Santorum’s social conservatism fares well with Texas Republicans

Rachel Thompson

Rick Santorum fared better than other Republican candidates by a significant margin in a recent UT and Texas Tribune poll.

The data was collected from Feb. 8 to 15 in the midst of the increasing media attention Santorum received during and prior to that time, said government professor James Henson.

“The timing of the poll was quite good for Santorum,” Henson said. “He was receiving a lot of media attention because of his success in other states and before the campaigns of his rivals started hitting back. It probably helped push those numbers up a bit.”

Despite other factors playing into the poll, Santorum’s popularity isn’t all that surprising, Henson said.

“He’s emerged as a socially conservative candidate, and those candidates tend to run very well among Texans in the Republican primary,” he said. “While there’s things about Santorum that don’t fit the Texas culture exactly right, a conservative with Santorum’s profile is going to run well.”

Mitt Romney has not had consistency in Texas thus far, but the results of the Texas primary are tough to predict from a poll taken this early, Hansen said. The date of the Texas primary is not yet set because of conflict over district lines, but it will likely take place in late May.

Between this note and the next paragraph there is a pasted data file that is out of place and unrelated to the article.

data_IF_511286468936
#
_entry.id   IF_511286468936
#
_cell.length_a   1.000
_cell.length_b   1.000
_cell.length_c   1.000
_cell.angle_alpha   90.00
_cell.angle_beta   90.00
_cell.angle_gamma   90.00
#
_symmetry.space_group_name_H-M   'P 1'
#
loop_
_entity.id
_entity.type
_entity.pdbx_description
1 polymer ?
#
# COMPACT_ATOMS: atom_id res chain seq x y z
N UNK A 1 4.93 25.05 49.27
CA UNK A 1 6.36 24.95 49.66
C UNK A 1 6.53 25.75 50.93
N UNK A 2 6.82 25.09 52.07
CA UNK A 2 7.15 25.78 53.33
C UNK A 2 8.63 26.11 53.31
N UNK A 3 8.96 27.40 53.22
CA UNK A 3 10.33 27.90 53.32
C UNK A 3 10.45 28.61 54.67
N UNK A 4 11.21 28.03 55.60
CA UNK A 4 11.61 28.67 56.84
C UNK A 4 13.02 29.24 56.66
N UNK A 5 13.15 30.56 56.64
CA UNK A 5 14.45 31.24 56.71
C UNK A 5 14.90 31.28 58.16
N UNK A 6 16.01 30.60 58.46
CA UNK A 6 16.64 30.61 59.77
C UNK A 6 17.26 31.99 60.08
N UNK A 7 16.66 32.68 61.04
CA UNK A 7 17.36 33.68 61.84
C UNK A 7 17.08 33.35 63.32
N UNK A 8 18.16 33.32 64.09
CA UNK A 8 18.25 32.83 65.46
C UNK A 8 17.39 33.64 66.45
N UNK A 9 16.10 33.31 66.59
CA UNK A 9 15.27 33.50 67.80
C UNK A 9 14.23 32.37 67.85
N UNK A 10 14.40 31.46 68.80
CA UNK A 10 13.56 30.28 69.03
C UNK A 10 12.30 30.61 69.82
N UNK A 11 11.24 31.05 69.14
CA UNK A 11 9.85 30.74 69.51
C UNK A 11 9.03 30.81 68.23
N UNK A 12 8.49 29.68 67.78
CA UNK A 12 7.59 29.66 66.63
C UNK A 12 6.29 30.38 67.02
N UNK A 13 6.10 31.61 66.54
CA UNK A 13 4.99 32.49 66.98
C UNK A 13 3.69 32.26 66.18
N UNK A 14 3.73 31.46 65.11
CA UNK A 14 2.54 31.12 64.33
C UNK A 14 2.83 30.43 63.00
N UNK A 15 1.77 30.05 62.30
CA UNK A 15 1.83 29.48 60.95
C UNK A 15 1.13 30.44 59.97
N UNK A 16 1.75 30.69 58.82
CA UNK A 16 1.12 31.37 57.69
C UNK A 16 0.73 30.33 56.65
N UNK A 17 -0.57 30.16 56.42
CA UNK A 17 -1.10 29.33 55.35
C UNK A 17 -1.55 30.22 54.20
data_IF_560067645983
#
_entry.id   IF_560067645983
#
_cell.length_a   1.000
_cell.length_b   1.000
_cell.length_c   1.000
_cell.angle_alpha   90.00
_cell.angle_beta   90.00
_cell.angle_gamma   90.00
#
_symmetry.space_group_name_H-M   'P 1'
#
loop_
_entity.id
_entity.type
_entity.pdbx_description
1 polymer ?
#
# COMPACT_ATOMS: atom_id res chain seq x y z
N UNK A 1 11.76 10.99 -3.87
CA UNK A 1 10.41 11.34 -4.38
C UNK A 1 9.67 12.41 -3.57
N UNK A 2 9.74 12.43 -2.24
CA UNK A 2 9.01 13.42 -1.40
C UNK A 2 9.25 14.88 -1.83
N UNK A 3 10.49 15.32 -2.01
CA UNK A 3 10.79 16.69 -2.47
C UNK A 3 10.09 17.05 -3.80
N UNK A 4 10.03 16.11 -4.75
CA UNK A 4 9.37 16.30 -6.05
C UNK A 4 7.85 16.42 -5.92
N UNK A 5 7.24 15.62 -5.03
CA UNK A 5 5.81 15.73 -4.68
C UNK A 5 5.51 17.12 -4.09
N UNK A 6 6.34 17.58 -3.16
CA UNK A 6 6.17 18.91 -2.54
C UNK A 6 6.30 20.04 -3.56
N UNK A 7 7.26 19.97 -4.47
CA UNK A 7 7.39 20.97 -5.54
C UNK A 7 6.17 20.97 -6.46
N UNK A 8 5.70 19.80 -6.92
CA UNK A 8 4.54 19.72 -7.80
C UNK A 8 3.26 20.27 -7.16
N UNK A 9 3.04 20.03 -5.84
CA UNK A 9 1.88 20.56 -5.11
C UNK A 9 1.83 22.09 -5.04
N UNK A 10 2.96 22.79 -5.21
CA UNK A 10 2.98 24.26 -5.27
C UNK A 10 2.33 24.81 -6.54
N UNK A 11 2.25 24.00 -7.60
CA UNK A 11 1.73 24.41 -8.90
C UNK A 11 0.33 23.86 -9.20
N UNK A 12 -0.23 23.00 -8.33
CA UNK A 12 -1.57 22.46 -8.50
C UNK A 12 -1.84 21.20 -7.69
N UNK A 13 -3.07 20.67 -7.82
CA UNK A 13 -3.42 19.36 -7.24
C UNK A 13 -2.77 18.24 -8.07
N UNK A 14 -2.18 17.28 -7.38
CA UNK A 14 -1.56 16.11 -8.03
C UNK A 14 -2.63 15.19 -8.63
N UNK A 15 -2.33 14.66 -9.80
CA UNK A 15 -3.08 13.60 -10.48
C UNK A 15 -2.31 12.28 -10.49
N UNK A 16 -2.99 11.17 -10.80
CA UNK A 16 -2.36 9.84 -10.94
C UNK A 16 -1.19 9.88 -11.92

“If you look at the history of this race and you look at competitive primary races, any individual poll is a snapshot at a given moment,” he said. “This race has been particularly volatile and I suspect we will see some movement. There’s still a lot of water to pass under the bridge.”

College Republicans at Texas president Cassie Wright said she believes the results are subject to change.

“The atmosphere of the Republican party is an exciting one, and Santorum’s recent success in Texas polls is indicative of the general social conservatism of Texans,” Wright said. “However, as the Republican front-runner seems to change on a weekly basis, there is a good chance we will see different results in the future.”

While the results of the poll have not yet been broken down by age, Hansen said there are generally low numbers of students participating in the Republican primary electorate.

“We’ve seen some increase in interest in Republican politics on campus but we don’t have a lot to go on,” he said. “There is always a group of politically engaged college students, but by and large, the 18- to 24-year-old group has had low turnout historically.”

Undeclared freshman Meredith Englehart said she feels it’s important to vote in the primaries.

“I know elections aren’t the only way you can be politically active, but I think it’s pretty important to get your voice out there somehow,” she said.

Printed on Tuesday, February 28, 2012 as: Santorum's conservatism hooks Texas